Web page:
Monday 28th October 2019 at the Grand Opera House, York.
Blood Brothers continues its triumphant circuit on our stages with Lyn Paul reinstated as Mrs Johnstone for one last time. Paul, voted ‘the definitive Mrs Johnstone’, proves wholeheartedly that the accolade is entirely deserved and then some. Joined by yet another cracking cast with many returning faces, this tear-jerker show continues to be in a class of its own.
Directed by Bob Tomson and Bill Kenwright, Blood Brothers is a lively tale as old as time at this point. A community divided by class and privilege which houses two homes alike in neither dignity nor opportunities. One home belongs to Mrs Johnstone and her ever growing brood and the other, bigger home belongs to the Lyons family; a childless couple made up of one part preoccupied businessman and one part lonely wife staring at empty rooms. When Mrs Johnstone discovers that the soon-to-arrive extra mouth to feed is in fact two, the opportunistic Mrs Lyons pounces to secure a future complete with a darling child of her own at last.
As with most shocking dealings though, it’ll all unravel and end in tears…but thankfully not before many, many laughs. Laced with lacerating political commentary and centring on timeless themes of love, friendship and family, there’s not much that this tale doesn’t cover. Willy Russell’s Book, music and lyrics carry the interweaving narratives of various characters with gorgeously crafted darkness and light, leaving us never too far from the next laugh or tear. The production is full of Liverpudlian charm with strategically placed emotional reprises – the beating heart of the production lies firmly with Russell’s gently transient melodies and those who sing them.
The young and exuberant twins, Mickey Johnstone, played by Alexander Patmore and Edward (Eddie) Lyons, played by Joel Benedict hurtle onto the stage just in time to catch our plummeting hearts following their separation as wee cherubs. Representing entirely different worlds in their journeys from a hilariously naive youth to polar experiences of growing up and getting by, Patmore and Benedict make an excellent duo. Benedict’s take on the sheltered posh boy is a constant source of comedic gold countered beautifully by the scruffy hilarity of Patmore’s take on mucky Mickey. Patmore’s transformation from rip-roaring child to disillusioned grown up is particularly well done and he certainly grips emotions like all the best Mickeys must do.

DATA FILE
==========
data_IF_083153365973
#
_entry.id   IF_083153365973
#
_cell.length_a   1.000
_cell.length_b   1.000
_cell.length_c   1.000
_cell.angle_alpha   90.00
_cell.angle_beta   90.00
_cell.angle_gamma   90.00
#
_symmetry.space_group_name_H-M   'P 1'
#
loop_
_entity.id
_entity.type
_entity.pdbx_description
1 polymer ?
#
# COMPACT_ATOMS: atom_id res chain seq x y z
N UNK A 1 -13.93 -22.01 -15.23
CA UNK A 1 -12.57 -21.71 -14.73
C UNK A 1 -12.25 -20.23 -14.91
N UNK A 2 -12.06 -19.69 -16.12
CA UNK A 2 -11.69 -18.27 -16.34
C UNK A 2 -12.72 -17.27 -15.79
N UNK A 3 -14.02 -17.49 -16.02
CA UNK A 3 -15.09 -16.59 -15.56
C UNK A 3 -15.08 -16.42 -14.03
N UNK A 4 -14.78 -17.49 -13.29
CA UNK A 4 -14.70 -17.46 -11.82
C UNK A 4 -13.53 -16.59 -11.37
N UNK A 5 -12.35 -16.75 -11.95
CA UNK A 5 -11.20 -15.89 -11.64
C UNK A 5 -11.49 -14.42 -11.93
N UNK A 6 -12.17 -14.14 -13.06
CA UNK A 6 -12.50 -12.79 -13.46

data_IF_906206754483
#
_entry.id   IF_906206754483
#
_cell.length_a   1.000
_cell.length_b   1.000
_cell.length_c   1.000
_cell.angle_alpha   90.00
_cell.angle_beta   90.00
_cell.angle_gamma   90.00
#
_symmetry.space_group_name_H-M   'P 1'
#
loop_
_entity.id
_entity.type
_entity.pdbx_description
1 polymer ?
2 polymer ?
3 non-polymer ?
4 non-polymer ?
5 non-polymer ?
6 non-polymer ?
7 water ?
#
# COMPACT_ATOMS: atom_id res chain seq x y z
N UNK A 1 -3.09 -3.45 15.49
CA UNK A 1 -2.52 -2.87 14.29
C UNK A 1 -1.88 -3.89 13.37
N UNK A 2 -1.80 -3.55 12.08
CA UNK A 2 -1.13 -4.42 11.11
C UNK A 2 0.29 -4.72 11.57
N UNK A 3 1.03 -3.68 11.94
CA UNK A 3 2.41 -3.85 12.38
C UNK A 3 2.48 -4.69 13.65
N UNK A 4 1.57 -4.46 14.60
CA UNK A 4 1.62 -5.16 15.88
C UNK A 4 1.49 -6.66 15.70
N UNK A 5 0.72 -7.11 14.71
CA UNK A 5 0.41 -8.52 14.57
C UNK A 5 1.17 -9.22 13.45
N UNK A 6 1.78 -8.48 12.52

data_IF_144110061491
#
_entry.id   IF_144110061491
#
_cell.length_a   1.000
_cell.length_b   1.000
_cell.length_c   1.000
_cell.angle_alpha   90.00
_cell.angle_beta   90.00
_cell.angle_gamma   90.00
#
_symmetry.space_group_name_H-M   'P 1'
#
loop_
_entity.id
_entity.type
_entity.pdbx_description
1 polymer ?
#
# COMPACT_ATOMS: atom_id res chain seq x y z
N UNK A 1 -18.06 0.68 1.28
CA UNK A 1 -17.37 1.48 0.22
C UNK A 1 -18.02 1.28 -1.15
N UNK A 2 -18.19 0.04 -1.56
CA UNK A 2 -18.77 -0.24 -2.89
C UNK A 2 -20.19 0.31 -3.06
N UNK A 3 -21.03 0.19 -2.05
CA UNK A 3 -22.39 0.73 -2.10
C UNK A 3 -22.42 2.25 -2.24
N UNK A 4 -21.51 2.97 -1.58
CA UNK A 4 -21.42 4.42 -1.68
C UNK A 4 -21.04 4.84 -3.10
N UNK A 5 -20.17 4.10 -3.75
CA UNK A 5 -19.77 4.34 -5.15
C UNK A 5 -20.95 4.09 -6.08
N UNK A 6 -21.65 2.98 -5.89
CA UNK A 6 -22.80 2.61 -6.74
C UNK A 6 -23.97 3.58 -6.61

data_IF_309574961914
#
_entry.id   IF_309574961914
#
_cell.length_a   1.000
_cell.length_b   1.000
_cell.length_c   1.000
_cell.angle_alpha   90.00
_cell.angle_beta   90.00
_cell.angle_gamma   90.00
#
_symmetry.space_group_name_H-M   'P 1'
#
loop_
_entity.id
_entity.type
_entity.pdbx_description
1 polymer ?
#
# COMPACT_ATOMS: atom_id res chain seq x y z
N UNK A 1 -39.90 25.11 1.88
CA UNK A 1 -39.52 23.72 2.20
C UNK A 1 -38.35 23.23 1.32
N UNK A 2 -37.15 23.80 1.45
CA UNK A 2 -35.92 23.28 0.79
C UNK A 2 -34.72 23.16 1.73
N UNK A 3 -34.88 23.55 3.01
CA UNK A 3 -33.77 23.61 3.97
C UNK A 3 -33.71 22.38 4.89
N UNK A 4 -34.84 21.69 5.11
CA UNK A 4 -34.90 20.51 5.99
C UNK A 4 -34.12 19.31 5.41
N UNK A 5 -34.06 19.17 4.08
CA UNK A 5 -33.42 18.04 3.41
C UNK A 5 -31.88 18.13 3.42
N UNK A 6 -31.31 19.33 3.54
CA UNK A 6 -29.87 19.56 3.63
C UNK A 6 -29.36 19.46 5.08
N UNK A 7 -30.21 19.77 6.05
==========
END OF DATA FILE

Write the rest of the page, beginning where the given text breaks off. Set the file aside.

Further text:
Lyn Paul’s performance is of course one for the books. Having played the role on and off for twenty years, there’s a familiarity and a sense of complete immersion pervading the entire performance which elevates the whole production. There’s not just the sprightly comedy to admire but also the depth of warmth she brings to the character and the gut gripping catch in her throat as she sings the heart songs of the piece. It’s in the swells of Easy Terms and Tell Me It’s Not True that the hearts of audiences invariably break, with the cradling of ‘constant as the changing weather’ prickling the skin and the eyes in perfected unison.
It’s in the details that Paul wins. The sidelong looks. The skyward glances and the instinctive clips around the ear. It’s in the devastating delivery of ‘please – they’re a pair, they go together’. It’s the combination of twinkles of wit or woe in the eye, that distinctive tone complete with gentle, pure vibrato and that heartbreaking country-esque catch which make Paul the most masterful of Mrs Johnstones and she will be sorely missed when she departs the role once more. Frankly, I’m hoping Paul is set for a Cher-style finale made up of another ten years of ‘farewell’ tours…
Chloe Taylor is a perfectly irate Mrs Lyons and she delivers the wide arc of the character with rare credibility. It’s a long way to travel from the perky early Mrs Lyons to the woman of the second act and Taylor nails it, gaining sympathy for the would-be villain while keeping us entirely aware of her desperately selfish nature.
If Paul is the definitive Mrs Johnstone of the people, then Danielle Corlass is the definitive Linda and Daniel Taylor the definitive Sammy for me. Corlass delivers the full emotional spectrum as Linda and does so with tireless aplomb. With a comedic and tragic flair akin to Paul’s, I’m certain she’ll be a fantastic Mrs Johnstone of the future. Taylor dons the role of Sammy like the seasoned performer he is and steals the stage with each rebellious shenanigan, particularly impressing in the second act as the older but no less gregarious and incorrigible lad of lads.
Just as designer Andy Walmsley brilliantly and efficiently takes us to a divided 60s Liverpool and lighting designer Nick Richings primes us for the unravelling narrative with shifting moods and dramatic transitions, Blood Brothers takes us on a sprawling and gripping journey. Boasting some of the most affecting musical theatre songs out there alongside a book which perfectly balances humour and tragedy, Blood Brothers is certainly a show for the ages – throw in a cast like this one and a ticket is a must!